WASHINGTON — Federal Reserve officials made only minor adjustments to their policy statement Thursday, leaving rates unchanged and pledging to act as needed to protect the economy and sustain its recovery from the depths of the pandemic-spurred recession.“Economic activity and employment have continued to recover but remain well below their levels at the beginning of the year,” policymakers said in their post-meeting statement. Fed Chair Jerome H. Powell, speaking at a news conference following the meeting, said the economic outlook is “extraordinarily uncertain” and called the rise in new coronavirus cases in both the United States and overseas “particularly concerning.”“The pace of improvement has moderated,” Mr. Powell said, adding that while the housing market has recovered and spending on goods has been strong, “spending on services remains low,” in large part because people cannot gather closely. The Fed slashed interest rates to nearly zero in March and has been buying huge quantities of government-backed bonds in an attempt to keep markets functioning smoothly and to stimulate demand.Low rates do seem to be helping to fuel a recovery. Housing has been a bright spot in the pandemic-damaged economy, for instance, as families refinance to take advantage of mortgage savings and as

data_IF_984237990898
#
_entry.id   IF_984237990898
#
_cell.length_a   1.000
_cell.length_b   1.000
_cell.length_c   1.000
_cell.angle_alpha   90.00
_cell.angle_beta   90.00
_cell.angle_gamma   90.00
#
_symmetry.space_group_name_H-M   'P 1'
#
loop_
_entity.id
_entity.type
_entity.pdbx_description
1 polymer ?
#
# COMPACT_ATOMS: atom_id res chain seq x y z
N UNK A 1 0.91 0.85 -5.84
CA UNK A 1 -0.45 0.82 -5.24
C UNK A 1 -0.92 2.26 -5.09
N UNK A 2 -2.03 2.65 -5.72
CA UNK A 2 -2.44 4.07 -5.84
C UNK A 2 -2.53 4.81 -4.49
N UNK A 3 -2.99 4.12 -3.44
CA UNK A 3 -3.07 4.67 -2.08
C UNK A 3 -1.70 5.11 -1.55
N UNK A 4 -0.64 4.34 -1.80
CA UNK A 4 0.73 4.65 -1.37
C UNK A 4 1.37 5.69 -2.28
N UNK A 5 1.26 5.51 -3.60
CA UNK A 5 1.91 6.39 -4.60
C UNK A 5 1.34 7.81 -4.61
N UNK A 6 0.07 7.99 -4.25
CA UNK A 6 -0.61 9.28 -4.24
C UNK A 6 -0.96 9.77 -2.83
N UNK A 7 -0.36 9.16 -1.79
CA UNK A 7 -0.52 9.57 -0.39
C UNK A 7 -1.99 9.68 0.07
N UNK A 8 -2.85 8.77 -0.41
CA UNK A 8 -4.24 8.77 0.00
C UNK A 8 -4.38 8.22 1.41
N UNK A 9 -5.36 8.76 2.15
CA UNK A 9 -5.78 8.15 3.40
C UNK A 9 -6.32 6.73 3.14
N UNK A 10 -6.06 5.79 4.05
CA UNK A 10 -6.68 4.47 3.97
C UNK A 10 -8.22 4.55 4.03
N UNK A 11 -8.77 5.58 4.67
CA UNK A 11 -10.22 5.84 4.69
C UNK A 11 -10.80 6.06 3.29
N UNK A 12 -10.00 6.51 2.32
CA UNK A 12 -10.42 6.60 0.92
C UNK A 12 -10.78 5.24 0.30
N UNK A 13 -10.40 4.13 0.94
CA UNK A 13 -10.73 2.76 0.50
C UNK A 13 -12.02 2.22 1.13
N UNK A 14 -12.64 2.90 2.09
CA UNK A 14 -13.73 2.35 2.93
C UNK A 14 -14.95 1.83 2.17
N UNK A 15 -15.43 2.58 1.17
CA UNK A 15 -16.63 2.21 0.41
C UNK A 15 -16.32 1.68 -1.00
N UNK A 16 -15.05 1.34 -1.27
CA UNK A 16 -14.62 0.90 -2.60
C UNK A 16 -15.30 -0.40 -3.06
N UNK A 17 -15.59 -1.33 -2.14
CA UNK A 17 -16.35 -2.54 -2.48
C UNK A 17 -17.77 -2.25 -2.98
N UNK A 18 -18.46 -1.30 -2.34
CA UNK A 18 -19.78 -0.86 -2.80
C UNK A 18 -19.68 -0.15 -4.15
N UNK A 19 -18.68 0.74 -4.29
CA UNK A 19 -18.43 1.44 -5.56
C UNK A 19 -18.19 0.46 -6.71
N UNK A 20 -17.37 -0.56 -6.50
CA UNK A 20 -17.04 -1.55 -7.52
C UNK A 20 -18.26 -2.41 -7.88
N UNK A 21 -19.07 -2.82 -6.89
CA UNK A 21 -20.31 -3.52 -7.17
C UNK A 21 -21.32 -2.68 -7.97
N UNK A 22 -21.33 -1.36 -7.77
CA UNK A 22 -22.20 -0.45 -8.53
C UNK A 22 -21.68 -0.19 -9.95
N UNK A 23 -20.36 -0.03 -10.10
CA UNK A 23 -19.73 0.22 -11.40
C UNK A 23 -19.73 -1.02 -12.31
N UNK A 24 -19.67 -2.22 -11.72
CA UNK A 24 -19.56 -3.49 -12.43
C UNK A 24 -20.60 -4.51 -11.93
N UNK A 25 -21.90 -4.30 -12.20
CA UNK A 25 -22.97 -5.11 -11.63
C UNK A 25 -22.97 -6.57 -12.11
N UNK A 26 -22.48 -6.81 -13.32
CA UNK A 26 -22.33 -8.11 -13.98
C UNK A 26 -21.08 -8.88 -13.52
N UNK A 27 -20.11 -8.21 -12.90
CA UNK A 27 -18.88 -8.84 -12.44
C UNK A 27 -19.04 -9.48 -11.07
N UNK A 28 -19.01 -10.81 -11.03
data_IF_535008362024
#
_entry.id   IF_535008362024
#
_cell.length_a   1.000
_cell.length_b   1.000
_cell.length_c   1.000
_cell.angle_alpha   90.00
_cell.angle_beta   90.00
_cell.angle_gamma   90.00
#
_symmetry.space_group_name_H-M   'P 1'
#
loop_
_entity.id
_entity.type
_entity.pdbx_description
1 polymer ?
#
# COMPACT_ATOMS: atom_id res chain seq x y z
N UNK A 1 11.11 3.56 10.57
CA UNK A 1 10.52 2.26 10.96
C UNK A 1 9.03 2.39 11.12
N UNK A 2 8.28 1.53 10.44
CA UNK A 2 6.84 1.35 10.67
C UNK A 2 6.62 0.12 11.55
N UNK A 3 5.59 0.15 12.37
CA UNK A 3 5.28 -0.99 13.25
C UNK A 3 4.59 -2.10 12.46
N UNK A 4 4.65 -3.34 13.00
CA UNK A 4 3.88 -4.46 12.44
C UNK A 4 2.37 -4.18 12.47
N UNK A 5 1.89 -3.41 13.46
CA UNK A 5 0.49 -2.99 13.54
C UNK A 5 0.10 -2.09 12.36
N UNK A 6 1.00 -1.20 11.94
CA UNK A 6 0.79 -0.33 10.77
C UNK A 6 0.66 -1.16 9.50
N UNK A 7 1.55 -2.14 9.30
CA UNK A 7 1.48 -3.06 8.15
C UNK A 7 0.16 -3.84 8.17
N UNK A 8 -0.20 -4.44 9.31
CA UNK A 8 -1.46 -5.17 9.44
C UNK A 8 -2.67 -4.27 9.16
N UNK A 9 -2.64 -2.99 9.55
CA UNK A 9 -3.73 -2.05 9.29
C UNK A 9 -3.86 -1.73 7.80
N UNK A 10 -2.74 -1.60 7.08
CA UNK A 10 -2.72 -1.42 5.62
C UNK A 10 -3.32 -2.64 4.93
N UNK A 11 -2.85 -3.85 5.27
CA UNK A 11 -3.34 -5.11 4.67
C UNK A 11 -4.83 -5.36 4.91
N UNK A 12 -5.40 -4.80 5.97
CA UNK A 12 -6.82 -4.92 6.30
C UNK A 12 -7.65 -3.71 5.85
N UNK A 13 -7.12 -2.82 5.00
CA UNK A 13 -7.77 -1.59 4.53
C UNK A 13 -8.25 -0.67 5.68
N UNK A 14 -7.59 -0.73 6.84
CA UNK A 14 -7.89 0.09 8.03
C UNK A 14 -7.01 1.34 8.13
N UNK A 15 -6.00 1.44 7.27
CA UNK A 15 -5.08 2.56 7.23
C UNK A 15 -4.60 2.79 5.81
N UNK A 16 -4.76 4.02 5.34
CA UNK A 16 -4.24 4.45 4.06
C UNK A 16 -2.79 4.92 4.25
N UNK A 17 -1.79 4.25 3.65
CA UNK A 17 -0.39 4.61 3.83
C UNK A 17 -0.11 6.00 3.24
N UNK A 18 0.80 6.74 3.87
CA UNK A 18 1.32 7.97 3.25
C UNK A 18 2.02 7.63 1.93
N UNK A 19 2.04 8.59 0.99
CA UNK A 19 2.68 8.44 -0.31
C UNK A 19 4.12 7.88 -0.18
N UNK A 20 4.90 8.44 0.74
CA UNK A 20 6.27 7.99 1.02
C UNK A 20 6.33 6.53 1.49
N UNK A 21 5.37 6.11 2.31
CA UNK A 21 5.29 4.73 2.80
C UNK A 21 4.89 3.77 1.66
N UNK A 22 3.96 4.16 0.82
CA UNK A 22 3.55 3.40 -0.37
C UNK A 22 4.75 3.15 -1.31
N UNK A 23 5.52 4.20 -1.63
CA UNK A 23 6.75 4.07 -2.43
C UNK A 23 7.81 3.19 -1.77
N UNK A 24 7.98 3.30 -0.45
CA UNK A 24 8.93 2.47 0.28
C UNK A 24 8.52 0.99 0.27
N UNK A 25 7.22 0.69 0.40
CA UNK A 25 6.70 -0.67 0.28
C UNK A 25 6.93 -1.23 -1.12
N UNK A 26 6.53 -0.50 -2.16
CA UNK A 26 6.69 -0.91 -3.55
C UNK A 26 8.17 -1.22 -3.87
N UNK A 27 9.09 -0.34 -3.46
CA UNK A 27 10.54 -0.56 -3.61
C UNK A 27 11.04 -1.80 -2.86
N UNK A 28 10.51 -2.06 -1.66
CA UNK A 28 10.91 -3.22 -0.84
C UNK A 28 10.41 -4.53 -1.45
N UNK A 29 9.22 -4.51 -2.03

COUNTRIES NOTCHED up absurdly high growth rates in the third quarter. America’s GDP rose by 7.4%, compared with the second (an annualised rate of 33%). Output in the euro area grew by 12.7%. But there is little reason for cheer. The resurgence of covid-19, and lockdowns to contain the virus, seem likely to stop the economic recovery in its tracks. Such fears drove oil prices to a five-month low on November 2nd. Using mobility data from Google, The Economist has constructed an index of real-time economic activity. This suggests that America’s recovery has come to a halt as recorded covid-19 cases have risen again. Europe, with a higher number of infections, is faring worse. Activity in Britain and France seems to have peaked in September and performance is set to slip given that Britain, France and Germany returned to varying degrees of lockdown in the past week or so. It is too soon to see the full impact of these new lockdowns in our index. They should at least be less damaging than those earlier in the year: more manufacturing and construction firms, for instance, will stay open this time. Still, the experience of places that have